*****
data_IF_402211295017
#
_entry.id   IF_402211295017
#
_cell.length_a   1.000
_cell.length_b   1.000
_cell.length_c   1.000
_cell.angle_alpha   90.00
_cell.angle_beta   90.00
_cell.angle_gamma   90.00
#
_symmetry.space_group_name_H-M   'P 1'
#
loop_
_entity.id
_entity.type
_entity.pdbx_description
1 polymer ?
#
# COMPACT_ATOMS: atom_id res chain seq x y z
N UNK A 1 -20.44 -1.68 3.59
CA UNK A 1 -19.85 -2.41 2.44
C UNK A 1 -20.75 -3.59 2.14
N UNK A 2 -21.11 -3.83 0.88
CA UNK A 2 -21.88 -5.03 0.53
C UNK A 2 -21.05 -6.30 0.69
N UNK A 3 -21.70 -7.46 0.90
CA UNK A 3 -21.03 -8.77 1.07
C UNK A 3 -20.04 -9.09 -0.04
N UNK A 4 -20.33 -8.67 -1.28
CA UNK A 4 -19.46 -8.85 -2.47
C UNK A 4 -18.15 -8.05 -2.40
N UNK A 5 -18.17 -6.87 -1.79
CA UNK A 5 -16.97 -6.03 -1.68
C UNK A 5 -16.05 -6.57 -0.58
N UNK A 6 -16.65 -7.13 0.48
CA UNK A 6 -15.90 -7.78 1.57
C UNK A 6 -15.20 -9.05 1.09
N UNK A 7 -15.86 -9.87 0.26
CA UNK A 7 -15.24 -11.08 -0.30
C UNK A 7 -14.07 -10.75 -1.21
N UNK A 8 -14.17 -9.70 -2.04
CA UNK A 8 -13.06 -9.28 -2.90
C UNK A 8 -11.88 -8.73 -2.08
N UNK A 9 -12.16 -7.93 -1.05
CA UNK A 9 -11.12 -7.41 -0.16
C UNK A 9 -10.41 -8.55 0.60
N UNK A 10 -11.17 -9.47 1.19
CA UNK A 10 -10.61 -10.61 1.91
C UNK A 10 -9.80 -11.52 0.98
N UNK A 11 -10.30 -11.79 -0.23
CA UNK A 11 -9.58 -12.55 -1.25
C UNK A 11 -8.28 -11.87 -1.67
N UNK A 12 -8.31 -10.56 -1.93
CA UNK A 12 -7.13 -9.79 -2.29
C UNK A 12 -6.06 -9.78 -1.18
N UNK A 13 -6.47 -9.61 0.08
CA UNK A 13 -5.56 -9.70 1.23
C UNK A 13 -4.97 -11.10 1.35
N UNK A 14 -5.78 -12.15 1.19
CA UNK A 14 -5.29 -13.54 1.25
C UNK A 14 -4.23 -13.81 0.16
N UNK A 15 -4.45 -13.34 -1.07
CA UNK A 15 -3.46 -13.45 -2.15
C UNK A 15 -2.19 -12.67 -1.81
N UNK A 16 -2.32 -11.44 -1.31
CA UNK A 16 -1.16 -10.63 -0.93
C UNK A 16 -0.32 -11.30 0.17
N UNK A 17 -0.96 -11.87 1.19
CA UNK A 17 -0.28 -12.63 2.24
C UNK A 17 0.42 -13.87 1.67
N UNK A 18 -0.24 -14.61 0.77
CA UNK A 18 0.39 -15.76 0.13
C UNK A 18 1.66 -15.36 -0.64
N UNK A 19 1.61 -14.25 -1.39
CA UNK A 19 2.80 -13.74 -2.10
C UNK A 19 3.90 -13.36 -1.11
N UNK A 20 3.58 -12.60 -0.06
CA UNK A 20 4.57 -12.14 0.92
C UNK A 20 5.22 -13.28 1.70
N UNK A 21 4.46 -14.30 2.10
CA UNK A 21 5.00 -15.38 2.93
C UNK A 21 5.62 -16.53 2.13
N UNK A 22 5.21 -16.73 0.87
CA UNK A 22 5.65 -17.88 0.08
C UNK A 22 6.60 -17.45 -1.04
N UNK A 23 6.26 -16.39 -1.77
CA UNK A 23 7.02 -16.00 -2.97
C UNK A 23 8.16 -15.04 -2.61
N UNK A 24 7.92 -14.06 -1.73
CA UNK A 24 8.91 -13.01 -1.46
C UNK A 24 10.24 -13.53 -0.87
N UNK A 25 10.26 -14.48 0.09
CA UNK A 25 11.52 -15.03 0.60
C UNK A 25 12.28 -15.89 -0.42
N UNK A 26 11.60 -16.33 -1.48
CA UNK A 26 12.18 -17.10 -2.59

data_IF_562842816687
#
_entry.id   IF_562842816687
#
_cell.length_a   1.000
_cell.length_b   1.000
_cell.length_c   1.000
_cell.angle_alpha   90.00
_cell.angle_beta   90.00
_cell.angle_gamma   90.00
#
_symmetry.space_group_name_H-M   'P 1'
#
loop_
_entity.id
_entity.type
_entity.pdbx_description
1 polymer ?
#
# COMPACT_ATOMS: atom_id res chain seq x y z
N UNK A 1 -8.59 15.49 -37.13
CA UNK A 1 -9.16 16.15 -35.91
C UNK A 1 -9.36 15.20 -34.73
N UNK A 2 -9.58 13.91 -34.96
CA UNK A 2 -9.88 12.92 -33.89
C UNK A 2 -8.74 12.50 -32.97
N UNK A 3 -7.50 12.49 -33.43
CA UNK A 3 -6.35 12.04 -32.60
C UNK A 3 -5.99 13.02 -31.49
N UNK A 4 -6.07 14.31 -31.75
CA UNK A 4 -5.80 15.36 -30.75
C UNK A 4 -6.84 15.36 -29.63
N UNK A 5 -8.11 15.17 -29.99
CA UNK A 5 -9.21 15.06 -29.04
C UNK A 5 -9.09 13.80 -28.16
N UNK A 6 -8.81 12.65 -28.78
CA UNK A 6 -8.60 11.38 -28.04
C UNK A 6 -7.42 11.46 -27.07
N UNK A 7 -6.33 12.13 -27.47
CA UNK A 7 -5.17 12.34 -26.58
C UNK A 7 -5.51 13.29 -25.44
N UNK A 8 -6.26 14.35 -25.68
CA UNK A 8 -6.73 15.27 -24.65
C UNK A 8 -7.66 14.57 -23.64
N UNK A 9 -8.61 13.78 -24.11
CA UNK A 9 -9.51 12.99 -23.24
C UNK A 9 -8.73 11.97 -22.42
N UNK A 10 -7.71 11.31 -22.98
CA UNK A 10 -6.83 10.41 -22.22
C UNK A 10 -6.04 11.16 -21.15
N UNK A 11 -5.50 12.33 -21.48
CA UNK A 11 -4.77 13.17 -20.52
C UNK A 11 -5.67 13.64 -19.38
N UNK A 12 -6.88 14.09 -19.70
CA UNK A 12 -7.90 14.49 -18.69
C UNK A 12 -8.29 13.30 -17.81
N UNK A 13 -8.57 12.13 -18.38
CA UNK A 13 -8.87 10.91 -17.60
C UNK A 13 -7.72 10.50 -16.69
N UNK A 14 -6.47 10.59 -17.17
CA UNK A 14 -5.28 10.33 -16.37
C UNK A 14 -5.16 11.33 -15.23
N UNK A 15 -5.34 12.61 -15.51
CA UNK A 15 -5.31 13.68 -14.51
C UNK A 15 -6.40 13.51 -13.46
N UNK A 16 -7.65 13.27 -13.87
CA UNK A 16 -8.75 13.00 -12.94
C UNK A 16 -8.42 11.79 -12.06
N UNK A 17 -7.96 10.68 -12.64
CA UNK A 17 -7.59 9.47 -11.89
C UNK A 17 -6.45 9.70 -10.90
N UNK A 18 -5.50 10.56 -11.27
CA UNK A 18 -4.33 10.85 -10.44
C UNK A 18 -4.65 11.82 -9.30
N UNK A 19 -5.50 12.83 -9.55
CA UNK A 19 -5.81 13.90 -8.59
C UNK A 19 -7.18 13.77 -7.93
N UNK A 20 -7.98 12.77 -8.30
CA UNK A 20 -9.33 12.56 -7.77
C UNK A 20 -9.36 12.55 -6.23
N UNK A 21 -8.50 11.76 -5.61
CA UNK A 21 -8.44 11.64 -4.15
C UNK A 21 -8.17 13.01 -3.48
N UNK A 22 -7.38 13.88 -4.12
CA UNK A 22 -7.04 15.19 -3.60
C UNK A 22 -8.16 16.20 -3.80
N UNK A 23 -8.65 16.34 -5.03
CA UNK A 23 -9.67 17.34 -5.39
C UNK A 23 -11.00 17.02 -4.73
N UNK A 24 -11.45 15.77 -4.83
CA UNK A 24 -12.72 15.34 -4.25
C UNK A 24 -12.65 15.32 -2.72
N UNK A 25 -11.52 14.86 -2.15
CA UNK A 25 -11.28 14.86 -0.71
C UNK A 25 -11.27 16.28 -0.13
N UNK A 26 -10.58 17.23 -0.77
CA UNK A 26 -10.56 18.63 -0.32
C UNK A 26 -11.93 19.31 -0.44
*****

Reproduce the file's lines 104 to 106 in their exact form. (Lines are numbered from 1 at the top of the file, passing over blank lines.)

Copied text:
_cell.length_c   1.000
_cell.angle_alpha   90.00
_cell.angle_beta   90.00